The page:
CS Colloquium: Dave Levin (UMD)
Three Ugly Truths about the Web’s PKI (and How We Might Fix it)
The web’s public key infrastructure (PKI) is a critical system that allows users to know with whom they are communicating online. Although much of the PKI is automated, several surprisingly important aspects require humans in the loop: (1) website administrators must properly manage their certificates; (2) browsers manufacturers must regularly check for certificate revocations; and (3) above all, no one should share their private keys. I will present Internet-wide measurement studies we have performed that show that, in practice, all of these are violated on a regular basis.
I will also discuss some of the steps we are taking towards fixing online authentication and the security of the web at large. I will describe why I believe that future protocols must take economic factors into account, and why recent advances in cryptography, measurement, and trusted hardware may be the key to finally making a secure web possible.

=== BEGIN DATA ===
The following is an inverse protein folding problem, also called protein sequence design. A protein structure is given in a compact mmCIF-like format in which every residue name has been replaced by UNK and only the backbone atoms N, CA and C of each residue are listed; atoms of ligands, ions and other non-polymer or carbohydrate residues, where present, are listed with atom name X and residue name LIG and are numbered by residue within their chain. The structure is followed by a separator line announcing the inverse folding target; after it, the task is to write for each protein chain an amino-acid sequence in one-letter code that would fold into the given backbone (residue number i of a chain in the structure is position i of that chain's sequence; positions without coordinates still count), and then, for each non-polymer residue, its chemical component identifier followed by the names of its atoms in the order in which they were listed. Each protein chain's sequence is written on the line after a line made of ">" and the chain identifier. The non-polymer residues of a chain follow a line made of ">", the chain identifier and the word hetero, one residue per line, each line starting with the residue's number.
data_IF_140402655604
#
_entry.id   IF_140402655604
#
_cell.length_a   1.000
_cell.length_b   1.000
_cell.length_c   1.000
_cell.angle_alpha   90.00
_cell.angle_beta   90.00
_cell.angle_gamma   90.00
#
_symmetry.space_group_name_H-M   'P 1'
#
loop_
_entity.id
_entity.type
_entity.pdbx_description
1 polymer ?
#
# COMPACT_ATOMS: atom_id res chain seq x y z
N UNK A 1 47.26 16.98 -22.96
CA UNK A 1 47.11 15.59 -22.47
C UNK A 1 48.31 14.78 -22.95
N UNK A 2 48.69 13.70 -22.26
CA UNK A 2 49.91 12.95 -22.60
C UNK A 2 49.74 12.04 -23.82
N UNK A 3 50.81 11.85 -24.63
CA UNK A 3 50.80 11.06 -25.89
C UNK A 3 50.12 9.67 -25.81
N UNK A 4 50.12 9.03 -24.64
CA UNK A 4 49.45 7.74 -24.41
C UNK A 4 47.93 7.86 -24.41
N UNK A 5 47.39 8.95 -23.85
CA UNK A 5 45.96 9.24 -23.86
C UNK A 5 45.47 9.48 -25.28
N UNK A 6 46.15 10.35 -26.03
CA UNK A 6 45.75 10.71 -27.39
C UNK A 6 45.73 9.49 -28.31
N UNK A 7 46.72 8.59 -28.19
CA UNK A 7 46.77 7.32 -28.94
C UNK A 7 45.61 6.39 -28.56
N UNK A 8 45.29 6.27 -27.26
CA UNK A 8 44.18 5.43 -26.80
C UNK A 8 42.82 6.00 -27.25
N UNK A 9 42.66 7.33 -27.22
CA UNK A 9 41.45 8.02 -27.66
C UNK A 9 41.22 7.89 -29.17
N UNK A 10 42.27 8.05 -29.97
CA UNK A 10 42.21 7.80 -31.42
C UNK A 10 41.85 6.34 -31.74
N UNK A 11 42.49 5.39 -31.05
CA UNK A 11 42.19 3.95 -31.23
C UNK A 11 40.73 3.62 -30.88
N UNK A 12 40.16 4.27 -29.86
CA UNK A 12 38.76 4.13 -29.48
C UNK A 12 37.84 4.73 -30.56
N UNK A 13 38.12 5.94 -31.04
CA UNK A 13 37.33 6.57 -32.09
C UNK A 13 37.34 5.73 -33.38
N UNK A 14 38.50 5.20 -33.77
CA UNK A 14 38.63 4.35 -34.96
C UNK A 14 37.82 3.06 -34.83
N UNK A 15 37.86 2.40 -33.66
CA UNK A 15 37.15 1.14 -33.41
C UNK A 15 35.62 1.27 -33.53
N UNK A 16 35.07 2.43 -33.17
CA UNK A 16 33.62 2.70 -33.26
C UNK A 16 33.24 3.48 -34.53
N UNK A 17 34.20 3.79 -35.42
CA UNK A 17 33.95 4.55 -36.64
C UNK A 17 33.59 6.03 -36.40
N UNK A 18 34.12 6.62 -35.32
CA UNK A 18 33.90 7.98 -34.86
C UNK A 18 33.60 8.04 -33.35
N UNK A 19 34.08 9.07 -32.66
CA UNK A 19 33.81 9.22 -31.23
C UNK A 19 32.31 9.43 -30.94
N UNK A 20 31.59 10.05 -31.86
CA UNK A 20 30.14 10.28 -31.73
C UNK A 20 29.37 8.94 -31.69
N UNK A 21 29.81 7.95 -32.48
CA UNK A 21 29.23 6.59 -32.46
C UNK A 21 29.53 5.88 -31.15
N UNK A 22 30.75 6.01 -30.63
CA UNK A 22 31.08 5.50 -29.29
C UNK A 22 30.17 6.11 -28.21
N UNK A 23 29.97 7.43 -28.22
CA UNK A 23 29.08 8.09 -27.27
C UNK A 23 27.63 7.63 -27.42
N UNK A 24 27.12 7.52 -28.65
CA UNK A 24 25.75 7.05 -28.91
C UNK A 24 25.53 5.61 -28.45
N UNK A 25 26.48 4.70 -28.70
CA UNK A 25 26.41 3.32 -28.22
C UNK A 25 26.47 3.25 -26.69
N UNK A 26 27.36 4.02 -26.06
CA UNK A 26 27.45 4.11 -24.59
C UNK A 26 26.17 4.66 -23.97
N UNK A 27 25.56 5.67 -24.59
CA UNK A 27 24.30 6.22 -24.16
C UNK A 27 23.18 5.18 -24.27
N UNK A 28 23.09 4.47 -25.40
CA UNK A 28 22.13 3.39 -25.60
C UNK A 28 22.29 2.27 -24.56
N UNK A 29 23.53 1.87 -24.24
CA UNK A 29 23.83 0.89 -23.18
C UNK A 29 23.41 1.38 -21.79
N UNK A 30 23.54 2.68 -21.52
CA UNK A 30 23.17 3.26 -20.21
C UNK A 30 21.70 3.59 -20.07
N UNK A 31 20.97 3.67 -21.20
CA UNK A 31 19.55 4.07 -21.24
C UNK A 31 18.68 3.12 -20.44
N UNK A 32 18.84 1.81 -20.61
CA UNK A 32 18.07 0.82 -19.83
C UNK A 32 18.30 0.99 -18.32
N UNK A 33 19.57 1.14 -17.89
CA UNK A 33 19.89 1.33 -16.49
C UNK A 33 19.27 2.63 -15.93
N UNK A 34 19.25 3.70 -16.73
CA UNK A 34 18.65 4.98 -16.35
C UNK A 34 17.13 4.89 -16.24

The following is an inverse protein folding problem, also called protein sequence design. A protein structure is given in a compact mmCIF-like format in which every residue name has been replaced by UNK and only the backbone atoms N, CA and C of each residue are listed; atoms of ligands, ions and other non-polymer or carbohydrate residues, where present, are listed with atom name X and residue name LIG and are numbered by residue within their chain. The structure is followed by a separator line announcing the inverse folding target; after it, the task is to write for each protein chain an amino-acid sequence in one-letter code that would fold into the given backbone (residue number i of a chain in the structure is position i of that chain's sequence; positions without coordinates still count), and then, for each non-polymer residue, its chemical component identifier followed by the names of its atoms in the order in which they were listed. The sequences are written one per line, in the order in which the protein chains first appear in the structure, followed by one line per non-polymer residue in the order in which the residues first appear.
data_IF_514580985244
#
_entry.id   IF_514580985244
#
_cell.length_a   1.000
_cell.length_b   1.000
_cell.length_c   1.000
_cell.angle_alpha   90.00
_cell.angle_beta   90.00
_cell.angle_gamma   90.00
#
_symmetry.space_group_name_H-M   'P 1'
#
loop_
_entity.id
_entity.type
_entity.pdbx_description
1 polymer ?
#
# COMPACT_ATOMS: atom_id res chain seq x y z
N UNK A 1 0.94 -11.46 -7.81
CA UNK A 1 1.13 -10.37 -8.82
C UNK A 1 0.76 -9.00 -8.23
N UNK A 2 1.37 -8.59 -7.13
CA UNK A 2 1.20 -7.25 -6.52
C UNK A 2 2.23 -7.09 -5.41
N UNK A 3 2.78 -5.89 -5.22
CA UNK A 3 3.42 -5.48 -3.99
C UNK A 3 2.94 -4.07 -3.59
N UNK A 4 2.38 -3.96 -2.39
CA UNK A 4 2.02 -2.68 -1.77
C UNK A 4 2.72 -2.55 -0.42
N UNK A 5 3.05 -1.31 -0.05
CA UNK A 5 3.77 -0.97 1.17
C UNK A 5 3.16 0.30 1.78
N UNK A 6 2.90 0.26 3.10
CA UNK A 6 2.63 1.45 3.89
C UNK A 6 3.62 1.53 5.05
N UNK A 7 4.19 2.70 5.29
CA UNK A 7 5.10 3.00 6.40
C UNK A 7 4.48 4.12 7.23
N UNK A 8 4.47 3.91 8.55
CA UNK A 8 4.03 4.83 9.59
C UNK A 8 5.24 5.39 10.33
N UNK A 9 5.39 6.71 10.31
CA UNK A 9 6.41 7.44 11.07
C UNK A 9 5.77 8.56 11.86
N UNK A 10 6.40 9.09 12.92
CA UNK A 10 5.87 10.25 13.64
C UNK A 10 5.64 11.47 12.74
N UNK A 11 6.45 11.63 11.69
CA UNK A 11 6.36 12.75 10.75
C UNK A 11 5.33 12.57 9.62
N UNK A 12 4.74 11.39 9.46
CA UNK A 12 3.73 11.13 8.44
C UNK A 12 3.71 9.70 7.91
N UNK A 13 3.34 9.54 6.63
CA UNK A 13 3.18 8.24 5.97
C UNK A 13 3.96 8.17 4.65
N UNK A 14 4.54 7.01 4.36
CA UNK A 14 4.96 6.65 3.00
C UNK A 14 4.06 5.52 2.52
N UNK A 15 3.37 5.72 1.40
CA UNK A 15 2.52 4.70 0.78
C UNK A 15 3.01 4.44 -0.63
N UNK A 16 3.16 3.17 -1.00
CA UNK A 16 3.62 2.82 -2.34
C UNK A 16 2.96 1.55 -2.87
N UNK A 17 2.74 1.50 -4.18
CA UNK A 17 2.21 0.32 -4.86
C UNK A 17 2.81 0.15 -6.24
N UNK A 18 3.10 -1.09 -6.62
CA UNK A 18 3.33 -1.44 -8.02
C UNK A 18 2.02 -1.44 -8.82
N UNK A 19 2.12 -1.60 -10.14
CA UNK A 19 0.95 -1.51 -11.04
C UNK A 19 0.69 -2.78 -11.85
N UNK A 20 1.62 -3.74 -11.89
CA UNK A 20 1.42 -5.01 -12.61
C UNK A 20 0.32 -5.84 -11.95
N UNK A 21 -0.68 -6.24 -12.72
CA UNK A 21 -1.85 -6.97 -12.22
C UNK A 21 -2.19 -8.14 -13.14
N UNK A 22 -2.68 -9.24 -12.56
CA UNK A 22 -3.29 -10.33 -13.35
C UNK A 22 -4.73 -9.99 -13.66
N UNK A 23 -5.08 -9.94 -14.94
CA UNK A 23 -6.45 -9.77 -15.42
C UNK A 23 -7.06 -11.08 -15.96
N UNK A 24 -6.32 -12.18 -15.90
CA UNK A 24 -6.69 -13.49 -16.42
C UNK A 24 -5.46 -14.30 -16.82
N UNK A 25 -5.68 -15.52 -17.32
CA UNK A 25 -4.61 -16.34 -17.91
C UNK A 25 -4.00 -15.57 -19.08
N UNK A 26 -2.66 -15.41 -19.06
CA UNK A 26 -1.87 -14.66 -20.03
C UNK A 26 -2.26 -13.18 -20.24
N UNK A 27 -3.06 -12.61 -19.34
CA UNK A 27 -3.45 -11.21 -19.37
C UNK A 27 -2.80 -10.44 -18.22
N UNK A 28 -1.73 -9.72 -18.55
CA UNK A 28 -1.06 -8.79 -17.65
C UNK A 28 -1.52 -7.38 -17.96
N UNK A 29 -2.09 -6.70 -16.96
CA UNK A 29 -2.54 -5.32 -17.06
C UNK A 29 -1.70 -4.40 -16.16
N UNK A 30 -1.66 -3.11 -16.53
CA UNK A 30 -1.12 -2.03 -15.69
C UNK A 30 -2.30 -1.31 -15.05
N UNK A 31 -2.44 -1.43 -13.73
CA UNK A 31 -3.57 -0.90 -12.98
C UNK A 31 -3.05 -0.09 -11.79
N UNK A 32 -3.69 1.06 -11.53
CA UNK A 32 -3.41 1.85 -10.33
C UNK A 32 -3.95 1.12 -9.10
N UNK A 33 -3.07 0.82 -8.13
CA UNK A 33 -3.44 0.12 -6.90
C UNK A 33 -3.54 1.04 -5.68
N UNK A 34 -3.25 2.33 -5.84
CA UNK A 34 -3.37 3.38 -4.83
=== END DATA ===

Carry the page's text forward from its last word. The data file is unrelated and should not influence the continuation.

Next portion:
Bio: Dave is an assistant professor of computer science at the University of Maryland, and a member of the Maryland Cybersecurity Center (MC2). His research empirically measures Internet security, and applies economics and cryptography to design and build new systems with provable and usable security. Dave’s work has received a USENIX Security Distinguished Paper Award and an IEEE Cybersecurity Award for Innovation.
Friday, September 14 at 11:00am